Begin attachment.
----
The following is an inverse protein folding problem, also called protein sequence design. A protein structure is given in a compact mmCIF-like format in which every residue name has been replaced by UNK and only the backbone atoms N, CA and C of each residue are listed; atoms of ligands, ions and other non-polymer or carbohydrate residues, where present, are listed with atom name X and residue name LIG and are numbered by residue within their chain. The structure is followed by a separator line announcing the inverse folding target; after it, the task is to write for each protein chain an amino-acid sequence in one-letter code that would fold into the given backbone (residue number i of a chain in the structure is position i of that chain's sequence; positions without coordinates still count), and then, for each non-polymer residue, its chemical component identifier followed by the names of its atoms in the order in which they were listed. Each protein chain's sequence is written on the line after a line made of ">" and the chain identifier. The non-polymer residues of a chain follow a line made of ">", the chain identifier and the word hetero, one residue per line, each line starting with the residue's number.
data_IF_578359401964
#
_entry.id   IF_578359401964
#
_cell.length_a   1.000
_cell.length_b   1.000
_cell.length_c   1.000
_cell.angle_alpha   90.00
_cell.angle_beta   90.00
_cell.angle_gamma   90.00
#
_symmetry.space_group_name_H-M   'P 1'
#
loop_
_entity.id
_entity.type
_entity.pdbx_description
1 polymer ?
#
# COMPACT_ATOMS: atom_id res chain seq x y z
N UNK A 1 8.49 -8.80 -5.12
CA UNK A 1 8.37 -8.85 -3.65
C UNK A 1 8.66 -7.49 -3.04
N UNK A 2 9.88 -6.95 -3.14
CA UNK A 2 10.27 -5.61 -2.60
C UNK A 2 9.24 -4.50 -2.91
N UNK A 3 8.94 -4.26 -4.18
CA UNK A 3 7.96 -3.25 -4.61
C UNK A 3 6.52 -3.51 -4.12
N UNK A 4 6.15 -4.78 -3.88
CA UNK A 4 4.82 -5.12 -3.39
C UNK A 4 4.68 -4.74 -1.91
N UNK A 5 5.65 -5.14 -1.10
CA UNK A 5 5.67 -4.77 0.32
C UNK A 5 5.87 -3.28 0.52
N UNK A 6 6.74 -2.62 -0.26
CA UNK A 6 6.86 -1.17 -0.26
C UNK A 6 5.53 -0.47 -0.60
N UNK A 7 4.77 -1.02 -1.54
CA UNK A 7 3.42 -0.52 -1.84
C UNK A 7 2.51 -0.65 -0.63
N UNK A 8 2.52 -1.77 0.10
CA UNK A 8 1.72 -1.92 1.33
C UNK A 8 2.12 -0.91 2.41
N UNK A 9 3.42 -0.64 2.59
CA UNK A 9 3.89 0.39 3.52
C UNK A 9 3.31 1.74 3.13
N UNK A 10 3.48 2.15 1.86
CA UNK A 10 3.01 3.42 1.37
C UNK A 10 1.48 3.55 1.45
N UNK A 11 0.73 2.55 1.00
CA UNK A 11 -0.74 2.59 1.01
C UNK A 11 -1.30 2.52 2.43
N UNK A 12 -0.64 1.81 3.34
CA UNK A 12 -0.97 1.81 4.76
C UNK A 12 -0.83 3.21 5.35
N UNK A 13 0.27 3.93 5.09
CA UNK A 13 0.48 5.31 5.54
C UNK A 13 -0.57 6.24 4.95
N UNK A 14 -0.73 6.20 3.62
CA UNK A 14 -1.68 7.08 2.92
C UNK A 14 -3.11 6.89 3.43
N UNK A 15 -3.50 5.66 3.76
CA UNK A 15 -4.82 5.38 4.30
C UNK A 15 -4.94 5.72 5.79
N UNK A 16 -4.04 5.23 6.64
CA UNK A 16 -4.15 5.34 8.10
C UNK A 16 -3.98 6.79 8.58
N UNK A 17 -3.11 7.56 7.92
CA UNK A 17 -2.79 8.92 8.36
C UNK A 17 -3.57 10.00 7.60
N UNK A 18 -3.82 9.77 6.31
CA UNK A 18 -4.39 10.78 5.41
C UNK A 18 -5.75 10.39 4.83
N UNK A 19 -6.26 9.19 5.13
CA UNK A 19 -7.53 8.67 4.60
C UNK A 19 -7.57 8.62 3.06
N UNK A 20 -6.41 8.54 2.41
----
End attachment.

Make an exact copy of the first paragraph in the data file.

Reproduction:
The following is an inverse protein folding problem, also called protein sequence design. A protein structure is given in a compact mmCIF-like format in which every residue name has been replaced by UNK and only the backbone atoms N, CA and C of each residue are listed; atoms of ligands, ions and other non-polymer or carbohydrate residues, where present, are listed with atom name X and residue name LIG and are numbered by residue within their chain. The structure is followed by a separator line announcing the inverse folding target; after it, the task is to write for each protein chain an amino-acid sequence in one-letter code that would fold into the given backbone (residue number i of a chain in the structure is position i of that chain's sequence; positions without coordinates still count), and then, for each non-polymer residue, its chemical component identifier followed by the names of its atoms in the order in which they were listed. Each protein chain's sequence is written on the line after a line made of ">" and the chain identifier. The non-polymer residues of a chain follow a line made of ">", the chain identifier and the word hetero, one residue per line, each line starting with the residue's number.